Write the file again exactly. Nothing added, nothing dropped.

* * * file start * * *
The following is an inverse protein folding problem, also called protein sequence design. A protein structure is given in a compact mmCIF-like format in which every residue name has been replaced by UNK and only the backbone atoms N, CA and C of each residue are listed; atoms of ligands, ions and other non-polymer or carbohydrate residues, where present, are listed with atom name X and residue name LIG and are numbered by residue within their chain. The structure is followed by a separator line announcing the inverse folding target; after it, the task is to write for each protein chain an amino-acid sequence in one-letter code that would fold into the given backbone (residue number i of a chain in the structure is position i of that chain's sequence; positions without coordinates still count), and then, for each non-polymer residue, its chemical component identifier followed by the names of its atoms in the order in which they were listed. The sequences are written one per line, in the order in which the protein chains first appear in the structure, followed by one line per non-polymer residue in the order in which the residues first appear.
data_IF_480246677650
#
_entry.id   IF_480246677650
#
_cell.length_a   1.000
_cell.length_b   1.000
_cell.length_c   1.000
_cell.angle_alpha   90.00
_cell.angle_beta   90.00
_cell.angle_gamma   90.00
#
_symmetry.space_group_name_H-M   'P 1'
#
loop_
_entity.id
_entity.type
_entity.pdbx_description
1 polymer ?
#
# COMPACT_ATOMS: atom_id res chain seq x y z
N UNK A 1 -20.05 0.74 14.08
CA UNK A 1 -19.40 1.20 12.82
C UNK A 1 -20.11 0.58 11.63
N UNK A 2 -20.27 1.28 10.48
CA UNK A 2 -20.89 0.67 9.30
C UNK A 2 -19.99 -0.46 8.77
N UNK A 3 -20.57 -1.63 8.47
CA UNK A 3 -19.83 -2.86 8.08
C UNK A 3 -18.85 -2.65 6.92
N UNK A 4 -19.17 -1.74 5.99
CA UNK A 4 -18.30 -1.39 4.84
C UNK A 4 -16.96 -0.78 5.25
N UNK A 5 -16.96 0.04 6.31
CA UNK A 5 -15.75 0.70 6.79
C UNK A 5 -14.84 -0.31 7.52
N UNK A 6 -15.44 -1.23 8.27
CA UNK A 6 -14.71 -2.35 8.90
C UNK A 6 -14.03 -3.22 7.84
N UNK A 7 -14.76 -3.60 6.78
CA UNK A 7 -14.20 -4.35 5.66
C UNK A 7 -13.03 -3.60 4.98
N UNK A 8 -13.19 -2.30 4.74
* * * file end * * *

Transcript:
The following is an inverse protein folding problem, also called protein sequence design. A protein structure is given in a compact mmCIF-like format in which every residue name has been replaced by UNK and only the backbone atoms N, CA and C of each residue are listed; atoms of ligands, ions and other non-polymer or carbohydrate residues, where present, are listed with atom name X and residue name LIG and are numbered by residue within their chain. The structure is followed by a separator line announcing the inverse folding target; after it, the task is to write for each protein chain an amino-acid sequence in one-letter code that would fold into the given backbone (residue number i of a chain in the structure is position i of that chain's sequence; positions without coordinates still count), and then, for each non-polymer residue, its chemical component identifier followed by the names of its atoms in the order in which they were listed. The sequences are written one per line, in the order in which the protein chains first appear in the structure, followed by one line per non-polymer residue in the order in which the residues first appear.
data_IF_480246677650
#
_entry.id   IF_480246677650
#
_cell.length_a   1.000
_cell.length_b   1.000
_cell.length_c   1.000
_cell.angle_alpha   90.00
_cell.angle_beta   90.00
_cell.angle_gamma   90.00
#
_symmetry.space_group_name_H-M   'P 1'
#
loop_
_entity.id
_entity.type
_entity.pdbx_description
1 polymer ?
#
# COMPACT_ATOMS: atom_id res chain seq x y z
N UNK A 1 -20.05 0.74 14.08
CA UNK A 1 -19.40 1.20 12.82
C UNK A 1 -20.11 0.58 11.63
N UNK A 2 -20.27 1.28 10.48
CA UNK A 2 -20.89 0.67 9.30
C UNK A 2 -19.99 -0.46 8.77
N UNK A 3 -20.57 -1.63 8.47
CA UNK A 3 -19.83 -2.86 8.08
C UNK A 3 -18.85 -2.65 6.92
N UNK A 4 -19.17 -1.74 5.99
CA UNK A 4 -18.30 -1.39 4.84
C UNK A 4 -16.96 -0.78 5.25
N UNK A 5 -16.96 0.04 6.31
CA UNK A 5 -15.75 0.70 6.79
C UNK A 5 -14.84 -0.31 7.52
N UNK A 6 -15.44 -1.23 8.27
CA UNK A 6 -14.71 -2.35 8.90
C UNK A 6 -14.03 -3.22 7.84
N UNK A 7 -14.76 -3.60 6.78
CA UNK A 7 -14.20 -4.35 5.66
C UNK A 7 -13.03 -3.60 4.98
N UNK A 8 -13.19 -2.30 4.74